8. Terry Porter
Porter was a two-time All-Star during his prime. The 6’3 guard was a seven-year starter for the Trail Blazers before becoming a backup for the Timberwolves and Heat. He was 36 years old before signing with the Spurs in 1999. San Antonio had just won the championship, and Porter was well past his prime but searching for his first ring.
The 6’3 guard averaged 9.4 points, 3.3 assists, and 2.8 rebounds in 23.7 minutes per game during his first season with the Spurs, but the team was bounced in the first round of the playoffs. Porter made eight starts in year one before getting 42 the following season. His minutes and production dipped, but he took over for Avery Johnson and even started all 13 playoff contests. San Antonio reached the conference finals, but Porter could only play 25 minutes per game.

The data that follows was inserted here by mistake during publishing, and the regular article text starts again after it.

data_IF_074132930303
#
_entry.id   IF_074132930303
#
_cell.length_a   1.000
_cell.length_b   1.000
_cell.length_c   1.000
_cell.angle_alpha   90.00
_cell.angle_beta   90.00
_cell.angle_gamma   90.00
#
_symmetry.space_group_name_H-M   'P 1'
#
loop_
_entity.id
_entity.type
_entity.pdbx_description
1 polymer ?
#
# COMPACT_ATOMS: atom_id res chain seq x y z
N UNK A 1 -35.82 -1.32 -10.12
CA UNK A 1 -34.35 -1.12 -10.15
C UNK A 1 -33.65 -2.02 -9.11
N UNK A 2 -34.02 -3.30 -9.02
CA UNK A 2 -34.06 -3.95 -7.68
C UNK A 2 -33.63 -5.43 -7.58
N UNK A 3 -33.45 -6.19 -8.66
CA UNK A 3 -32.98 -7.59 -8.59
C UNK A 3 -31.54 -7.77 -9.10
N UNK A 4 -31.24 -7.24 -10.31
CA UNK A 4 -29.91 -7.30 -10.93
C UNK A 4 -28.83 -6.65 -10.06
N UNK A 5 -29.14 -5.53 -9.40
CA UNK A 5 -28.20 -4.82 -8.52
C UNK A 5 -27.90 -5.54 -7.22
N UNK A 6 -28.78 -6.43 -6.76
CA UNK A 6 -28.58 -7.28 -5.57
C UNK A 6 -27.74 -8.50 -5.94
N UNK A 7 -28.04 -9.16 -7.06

The 6’3 guard was strictly a bench player in what turned into his final NBA season. His production further declined and the 38-year-old knew it was time to hang up the sneakers after 17 years in the league. The San Antonio Spurs were too slow in acquiring Terry Porter. He was a star during his prime but was a 20 to 25-minute per-game role player by the time he landed in Alamo.
The Spurs needed a better starter next to David Robinson and Tim Duncan. They proved it by winning the championship the year after Porter retired. The Admiral retired in 2003 and spent three of his final four years playing next to the 6’3 guard.